The complexities in network security brought by the shift to the cloud, remote work, and bring your own device (BYOD) necessitated the birth of a relatively new cybersecurity model, Secure Access Service Edge (SASE). But what does that mean for traditional VPNs, which have been the go-to solution for remote access and data encryption for decades?
This guide compares SASE to VPN to explain their differences, which one is best for different use cases, and how to decide which one to select for your own needs.
- Virtual Private Network (VPN): A VPN is a service that encrypts a device’s connection to the internet and hides browsing and traffic data from other network devices.
- Secure Access Service Edge (SASE): SASE is a framework that combines network and security as service capabilities and cloud native security functions to provide secure access to network resources from anywhere.
Table of Contents
How SASE is different from a VPN
While both remote access solutions aim to achieve the same thing, SASE offers a more modern and versatile approach to network and security, making it a strong choice for organizations adapting to the evolving IT landscape. VPNs remain relevant but are better suited for more traditional networking needs.
|Best for||Organizations with a distributed workforce, cloud-based applications, and a need for scalable and integrated security.||Smaller networks or those with specific legacy infrastructure requirements.|
|Architecture||Cloud-native, network, and security as a service.||Traditional client-server setup.|
|Security||Integrated security stack, zero trust.||Relies on network security policies.|
|Network complexity||Simplified, global reach via cloud.||Requires complex network setup.|
|Access||Scalable, any device, any location.||Typically site-to-site or remote access.|
|Management and maintenance||Centralized, easier to manage and update.||Requires regular configuration.|
|User experience||Optimized for cloud apps, low latency.||May experience slower speeds.|
|Cost||Pay-as-you-go model for cloud services.||May involve hardware and setup costs.|
|Adoption||Emerging technology in networking.||Established technology for remote access.|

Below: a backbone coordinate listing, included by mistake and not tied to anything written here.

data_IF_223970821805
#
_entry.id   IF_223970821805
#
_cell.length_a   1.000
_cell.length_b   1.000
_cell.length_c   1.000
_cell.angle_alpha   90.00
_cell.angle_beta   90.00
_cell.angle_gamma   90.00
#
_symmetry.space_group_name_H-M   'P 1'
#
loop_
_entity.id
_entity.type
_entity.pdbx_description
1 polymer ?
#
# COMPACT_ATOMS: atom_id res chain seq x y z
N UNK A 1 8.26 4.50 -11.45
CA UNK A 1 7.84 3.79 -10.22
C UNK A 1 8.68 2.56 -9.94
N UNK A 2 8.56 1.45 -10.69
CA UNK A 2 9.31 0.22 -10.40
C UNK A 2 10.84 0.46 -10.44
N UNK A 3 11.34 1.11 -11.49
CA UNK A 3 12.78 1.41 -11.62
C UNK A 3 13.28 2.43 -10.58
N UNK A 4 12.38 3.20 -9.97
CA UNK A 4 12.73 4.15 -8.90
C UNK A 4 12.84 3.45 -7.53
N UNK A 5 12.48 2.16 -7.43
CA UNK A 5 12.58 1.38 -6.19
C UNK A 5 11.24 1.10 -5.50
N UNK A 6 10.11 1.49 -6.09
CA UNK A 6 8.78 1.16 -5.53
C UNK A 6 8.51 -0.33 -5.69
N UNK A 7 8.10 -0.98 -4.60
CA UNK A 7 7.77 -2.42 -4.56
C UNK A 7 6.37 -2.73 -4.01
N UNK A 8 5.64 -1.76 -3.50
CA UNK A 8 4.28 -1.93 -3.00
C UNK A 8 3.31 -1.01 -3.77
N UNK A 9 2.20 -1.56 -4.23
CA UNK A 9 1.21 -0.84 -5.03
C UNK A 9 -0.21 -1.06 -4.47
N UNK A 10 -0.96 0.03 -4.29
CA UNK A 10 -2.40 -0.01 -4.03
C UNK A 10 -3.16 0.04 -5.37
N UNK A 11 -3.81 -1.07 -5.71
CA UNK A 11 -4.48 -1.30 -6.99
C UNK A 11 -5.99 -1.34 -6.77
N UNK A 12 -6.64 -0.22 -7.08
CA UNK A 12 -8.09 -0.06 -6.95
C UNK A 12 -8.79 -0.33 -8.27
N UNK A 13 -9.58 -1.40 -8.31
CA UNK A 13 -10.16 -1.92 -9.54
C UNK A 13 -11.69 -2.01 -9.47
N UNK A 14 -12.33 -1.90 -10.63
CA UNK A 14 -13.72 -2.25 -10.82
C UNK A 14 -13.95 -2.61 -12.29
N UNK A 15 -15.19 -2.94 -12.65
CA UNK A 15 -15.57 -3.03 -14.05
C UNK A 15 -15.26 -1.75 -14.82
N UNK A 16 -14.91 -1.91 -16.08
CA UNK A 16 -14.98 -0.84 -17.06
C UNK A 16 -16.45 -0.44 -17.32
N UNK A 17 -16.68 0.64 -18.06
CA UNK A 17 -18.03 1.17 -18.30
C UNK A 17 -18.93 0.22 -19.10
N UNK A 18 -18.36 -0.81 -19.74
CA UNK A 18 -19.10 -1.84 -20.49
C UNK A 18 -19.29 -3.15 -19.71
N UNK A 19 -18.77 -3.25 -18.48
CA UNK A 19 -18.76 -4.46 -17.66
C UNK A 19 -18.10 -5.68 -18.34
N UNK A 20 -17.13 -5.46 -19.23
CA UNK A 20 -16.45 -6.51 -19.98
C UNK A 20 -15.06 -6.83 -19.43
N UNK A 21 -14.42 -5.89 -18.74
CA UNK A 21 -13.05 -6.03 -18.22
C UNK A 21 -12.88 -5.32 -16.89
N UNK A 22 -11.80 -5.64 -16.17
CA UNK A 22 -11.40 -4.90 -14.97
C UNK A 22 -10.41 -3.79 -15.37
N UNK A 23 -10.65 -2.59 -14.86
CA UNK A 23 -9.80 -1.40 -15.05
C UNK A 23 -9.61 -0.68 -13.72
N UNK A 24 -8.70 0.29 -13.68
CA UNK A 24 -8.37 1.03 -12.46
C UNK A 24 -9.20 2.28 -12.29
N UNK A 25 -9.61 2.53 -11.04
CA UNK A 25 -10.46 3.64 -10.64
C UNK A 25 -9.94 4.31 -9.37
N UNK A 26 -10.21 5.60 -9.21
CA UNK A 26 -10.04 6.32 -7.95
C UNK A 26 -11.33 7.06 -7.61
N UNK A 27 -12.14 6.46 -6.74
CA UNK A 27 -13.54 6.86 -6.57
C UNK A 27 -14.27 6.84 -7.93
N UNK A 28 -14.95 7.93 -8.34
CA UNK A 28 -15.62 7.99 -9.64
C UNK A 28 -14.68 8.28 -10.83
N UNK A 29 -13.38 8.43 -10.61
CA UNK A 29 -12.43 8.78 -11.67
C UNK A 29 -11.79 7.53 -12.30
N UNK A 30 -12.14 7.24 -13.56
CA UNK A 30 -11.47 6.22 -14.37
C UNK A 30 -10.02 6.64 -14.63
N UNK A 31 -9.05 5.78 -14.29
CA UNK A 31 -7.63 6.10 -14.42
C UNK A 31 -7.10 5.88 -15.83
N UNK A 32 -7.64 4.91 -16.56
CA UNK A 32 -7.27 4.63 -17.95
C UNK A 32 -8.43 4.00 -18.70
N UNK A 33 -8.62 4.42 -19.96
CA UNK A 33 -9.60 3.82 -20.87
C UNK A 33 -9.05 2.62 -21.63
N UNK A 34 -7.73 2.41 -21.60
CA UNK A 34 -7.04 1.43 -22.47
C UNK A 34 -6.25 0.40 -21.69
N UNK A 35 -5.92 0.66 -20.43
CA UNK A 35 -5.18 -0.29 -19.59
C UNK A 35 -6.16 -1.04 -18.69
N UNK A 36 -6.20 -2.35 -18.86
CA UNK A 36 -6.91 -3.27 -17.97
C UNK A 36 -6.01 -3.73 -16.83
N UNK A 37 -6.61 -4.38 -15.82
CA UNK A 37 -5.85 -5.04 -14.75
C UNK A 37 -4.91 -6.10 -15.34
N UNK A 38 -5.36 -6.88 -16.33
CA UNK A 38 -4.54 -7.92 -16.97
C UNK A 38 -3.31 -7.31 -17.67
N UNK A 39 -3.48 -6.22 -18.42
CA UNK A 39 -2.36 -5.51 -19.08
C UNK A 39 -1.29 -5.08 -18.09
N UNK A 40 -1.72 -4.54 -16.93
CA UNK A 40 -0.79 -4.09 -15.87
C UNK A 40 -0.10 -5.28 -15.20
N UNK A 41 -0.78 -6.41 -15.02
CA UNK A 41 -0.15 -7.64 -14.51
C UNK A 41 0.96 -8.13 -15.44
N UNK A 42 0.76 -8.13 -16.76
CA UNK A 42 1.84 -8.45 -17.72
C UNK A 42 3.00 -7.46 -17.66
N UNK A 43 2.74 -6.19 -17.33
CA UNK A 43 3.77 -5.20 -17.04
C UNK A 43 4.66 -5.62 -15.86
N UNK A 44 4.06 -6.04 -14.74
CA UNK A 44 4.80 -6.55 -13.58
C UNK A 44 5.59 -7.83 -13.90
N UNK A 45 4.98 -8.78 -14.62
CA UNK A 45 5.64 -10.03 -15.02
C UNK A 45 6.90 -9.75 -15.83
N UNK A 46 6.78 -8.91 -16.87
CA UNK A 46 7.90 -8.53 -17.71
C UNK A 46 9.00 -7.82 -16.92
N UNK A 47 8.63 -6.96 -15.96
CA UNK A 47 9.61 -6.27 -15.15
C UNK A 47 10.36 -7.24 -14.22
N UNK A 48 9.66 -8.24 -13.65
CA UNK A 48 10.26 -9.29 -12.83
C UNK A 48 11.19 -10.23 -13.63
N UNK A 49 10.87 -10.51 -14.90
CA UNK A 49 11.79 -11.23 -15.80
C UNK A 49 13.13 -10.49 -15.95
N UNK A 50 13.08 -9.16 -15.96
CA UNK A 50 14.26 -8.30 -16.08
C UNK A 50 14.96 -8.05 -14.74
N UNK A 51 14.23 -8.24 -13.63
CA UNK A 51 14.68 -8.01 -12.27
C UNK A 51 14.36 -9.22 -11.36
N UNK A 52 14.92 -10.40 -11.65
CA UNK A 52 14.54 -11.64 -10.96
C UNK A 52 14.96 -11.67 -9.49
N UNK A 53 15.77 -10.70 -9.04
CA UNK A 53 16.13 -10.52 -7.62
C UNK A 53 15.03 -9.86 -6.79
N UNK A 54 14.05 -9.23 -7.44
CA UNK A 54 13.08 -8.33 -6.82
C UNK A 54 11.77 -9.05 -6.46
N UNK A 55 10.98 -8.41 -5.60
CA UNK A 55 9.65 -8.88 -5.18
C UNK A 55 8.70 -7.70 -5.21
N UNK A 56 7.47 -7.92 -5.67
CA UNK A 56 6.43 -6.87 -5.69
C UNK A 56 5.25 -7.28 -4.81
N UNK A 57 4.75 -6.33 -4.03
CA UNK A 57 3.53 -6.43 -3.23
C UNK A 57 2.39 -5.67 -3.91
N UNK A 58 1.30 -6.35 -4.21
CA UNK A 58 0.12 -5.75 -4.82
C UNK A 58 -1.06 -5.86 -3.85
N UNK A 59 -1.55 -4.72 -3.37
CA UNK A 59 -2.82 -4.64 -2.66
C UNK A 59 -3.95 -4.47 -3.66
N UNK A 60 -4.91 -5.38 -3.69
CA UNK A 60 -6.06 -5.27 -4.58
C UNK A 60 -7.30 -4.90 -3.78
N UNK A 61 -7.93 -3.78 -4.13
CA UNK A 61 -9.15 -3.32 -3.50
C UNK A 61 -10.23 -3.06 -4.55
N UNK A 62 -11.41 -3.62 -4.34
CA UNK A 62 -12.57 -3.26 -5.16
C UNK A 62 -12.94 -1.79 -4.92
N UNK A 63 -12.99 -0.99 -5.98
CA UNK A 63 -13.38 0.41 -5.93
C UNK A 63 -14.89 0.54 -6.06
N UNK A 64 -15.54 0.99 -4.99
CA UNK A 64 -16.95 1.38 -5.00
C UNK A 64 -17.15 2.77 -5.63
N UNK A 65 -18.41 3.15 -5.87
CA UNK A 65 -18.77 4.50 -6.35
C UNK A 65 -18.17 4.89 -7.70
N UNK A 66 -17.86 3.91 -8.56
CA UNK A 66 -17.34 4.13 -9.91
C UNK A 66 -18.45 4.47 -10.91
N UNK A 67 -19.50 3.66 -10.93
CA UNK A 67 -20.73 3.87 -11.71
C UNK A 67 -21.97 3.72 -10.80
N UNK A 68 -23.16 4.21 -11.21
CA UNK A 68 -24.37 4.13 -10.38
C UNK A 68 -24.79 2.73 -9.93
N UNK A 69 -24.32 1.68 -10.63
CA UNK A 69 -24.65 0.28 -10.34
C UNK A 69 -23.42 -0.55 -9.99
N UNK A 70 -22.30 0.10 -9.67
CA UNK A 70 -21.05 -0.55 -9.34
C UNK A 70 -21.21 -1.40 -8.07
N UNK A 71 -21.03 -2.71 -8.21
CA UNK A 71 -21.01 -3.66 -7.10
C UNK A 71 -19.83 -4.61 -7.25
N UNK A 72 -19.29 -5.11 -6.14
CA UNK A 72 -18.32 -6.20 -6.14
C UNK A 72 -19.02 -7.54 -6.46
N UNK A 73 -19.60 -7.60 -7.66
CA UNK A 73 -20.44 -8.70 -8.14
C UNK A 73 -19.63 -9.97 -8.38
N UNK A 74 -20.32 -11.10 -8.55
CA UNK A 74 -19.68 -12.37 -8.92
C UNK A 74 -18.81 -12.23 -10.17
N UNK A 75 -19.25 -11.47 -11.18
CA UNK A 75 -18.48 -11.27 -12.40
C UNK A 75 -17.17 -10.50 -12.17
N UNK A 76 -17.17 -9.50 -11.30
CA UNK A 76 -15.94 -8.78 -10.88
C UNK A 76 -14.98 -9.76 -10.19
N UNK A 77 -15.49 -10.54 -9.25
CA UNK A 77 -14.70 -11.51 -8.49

What is a virtual private network (VPN)?
A VPN is a service that protects your internet connection and gives you anonymity over the internet. VPNs encrypt your internet traffic to ensure that sensitive data is not transmitted over a less secure network such as the internet, and it disguises your online identity, making it difficult for third parties to track your activities online. With a VPN, you can also access resources that might be restricted based on your location.
VPNs provide an extra layer of security when you’re using public Wi-Fi networks, as they prevent anyone on the same network from seeing what a VPN user is doing. Internet Service Providers (ISPs) gather a large amount of data about their users’ online activities, and VPNs enhance your privacy by preventing your ISP from monitoring your online activities.
How VPNs work
A VPN reroutes your traffic through a remote server, encrypting it in the process. Here is how you normally access resources online without a VPN connection — when you try to access a website, your ISP receives the request and redirects you to your destination. However, when you connect to a VPN, your traffic is first sent to the VPN server before reaching its final destination.
When you use a VPN, your data is encrypted before it leaves your device and is then decrypted by the VPN server. This encryption is masked behind a virtual IP address, allowing you to hide your identity and location.
Pros and cons of VPNs
|Protection in a hostile environment.||VPN can be blocked.|
|Encrypt data and anonymize IP addresses.||Slower internet speeds.|
|Affordable.||Sudden drops in connection.|
|Access to geo-restricted content.|
|Safe data sharing.|
Who should use a VPN?
VPNs are commonly used for various purposes, including security, privacy, remote access and bypassing restrictions. It is ideal for those looking for a safe way to browse the internet without losing their data to malicious actors. While VPNs can be useful to all internet users, the following categories of individuals may find it even more beneficial:
- Remote workers: If you work from home, you can use a VPN to securely connect to your company’s network.
- Privacy-conscious individuals: Those looking to keep their online activities private from ISPs, government surveillance, or potential hackers can use a VPN to encrypt their data and mask their IP address.
- Torrent and file share: Those who engage in peer-to-peer file sharing can protect their IP address and maintain anonymity while downloading or uploading files using a VPN.
- Accessing geo-restricted content: A VPN can help you bypass geo-restrictions, giving you access to content blocked or restricted in your region. Journalists and activists who work in areas where freedom of speech and online censorship are concerns can also use a VPN to bypass government restrictions and access restricted content.
What is Secure Access Service Edge (SASE)?
Secure Access Service Edge, or SASE (pronounced “sassy”), is a network architecture that converges various networking and security technologies such as secure web gateways (SWG), cloud access security brokers (CASB), firewall-as-a-service (FWaaS), secure branch connectivity, and software-defined WAN (SD-WAN).